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One typhoon can provide entire Japan with energy for 50 years

The famous Japan for? Anime, manga, cat cafes, robots, and even typhoons. And if the first ones bring money and excitement to the population, the typhoons bring only death and serious damage to infrastructure.

However, one Japanese engineer wondered: what if we try to find at least some benefit from this all-destroying natural phenomenon? In this way a wind turbine project that could curb the power of these catastrophic storms and turn it into useful energy emerged. If the project proves its worth, the stored energy of a single typhoon would be enough for Japan for 50 years!

The inventor of the world's first typhoon turbine – a surprisingly robust construction, capable of not only withstanding the powerful forces generated by typhoons, but also converting that power into usable energy – is Atsushi Shimizu. Engineer's calculations show that in the presence of several of these turbines, they will be able to generate from the energy of a single typhoon so much electricity that it will be enough for residents of Japan for 50 years.

Shimizu shows the model of his typhoon turbine

Given the fact that Japan is currently experiencing some shortage of electricity (as a result of the disaster at the nuclear power plant “Fukushima” station in 2011), the idea proposed by the engineer may be extremely useful.

"In fact, Japan is able to rely more on wind energy rather than solar, if we talk about alternatives. But for some reason we use it is not very actively," Shimizu said in an interview with CNN.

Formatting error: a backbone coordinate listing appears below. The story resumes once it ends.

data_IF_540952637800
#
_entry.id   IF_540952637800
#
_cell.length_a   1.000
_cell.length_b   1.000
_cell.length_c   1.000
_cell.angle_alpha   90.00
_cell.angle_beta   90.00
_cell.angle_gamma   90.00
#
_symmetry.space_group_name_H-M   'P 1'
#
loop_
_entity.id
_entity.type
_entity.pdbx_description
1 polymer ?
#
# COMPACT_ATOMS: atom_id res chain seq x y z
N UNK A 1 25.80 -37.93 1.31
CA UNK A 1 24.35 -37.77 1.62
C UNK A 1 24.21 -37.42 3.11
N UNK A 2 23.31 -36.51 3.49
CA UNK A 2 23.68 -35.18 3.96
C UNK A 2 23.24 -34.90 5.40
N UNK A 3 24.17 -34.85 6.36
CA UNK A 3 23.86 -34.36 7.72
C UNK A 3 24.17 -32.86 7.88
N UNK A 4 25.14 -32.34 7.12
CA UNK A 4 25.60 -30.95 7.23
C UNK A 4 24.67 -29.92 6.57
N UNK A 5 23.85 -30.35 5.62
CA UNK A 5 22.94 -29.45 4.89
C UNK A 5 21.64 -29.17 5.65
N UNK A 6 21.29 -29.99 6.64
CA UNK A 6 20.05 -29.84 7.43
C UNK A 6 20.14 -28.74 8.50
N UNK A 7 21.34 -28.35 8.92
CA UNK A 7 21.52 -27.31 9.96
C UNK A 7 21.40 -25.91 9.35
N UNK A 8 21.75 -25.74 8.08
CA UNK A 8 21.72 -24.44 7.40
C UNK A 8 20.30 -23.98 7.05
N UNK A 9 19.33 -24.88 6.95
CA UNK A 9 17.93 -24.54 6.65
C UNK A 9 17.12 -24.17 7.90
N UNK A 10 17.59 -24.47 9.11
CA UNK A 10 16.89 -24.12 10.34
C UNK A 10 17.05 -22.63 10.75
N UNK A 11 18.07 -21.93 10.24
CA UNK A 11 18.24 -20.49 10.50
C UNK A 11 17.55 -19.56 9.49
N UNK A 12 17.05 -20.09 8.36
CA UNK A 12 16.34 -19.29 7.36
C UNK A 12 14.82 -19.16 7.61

Shimizu is actually right in his statements. This year alone, Japan has experienced 6 typhoons. The engineer is the founder of Challenergy, engaged in research and development of alternative sources of energy, and believes that Japan has the potential to become the ‘wind superpower’.

A working prototype of the turbine typhoon

A working prototype of the typhoon turbine is different from the usual in two important aspects. Firstly, they use omniaxis axle for machine's capacity to withstand the various wind directions. Secondly, the blades' speed of such turbine can be adjusted based on the wind speed in order to prevent structural failure.

The efficiency of a compact prototype of Shimizu's typhoon turbine made 30 percent, which is about 10 percent lower than conventional blade turbines that are now being used in many countries. Nevertheless, the main difference between the Japanese turbine from all others, of course, is that it is able to survive the storm. Shimizu notes that even in 2013 the Yusagi typhoon destroyed eight conventional turbines and damaged as much. His own installation, on the contrary, would be able to survive this catastrophic natural phenomenon.

A functioning prototype was installed near Okinawa earlier this summer. The next step is to test the device under conditions of strong wind. In other words, the typhoon is needed.

It is not entirely clear how the resulting typhoon energy will be transferred and accumulated. Perhaps it will be transmitted directly to the power plant or it will be initially stored in large storage facilities. But the engineer promised to solve this issue.


  • October 18, 2016 9:07 AM MSK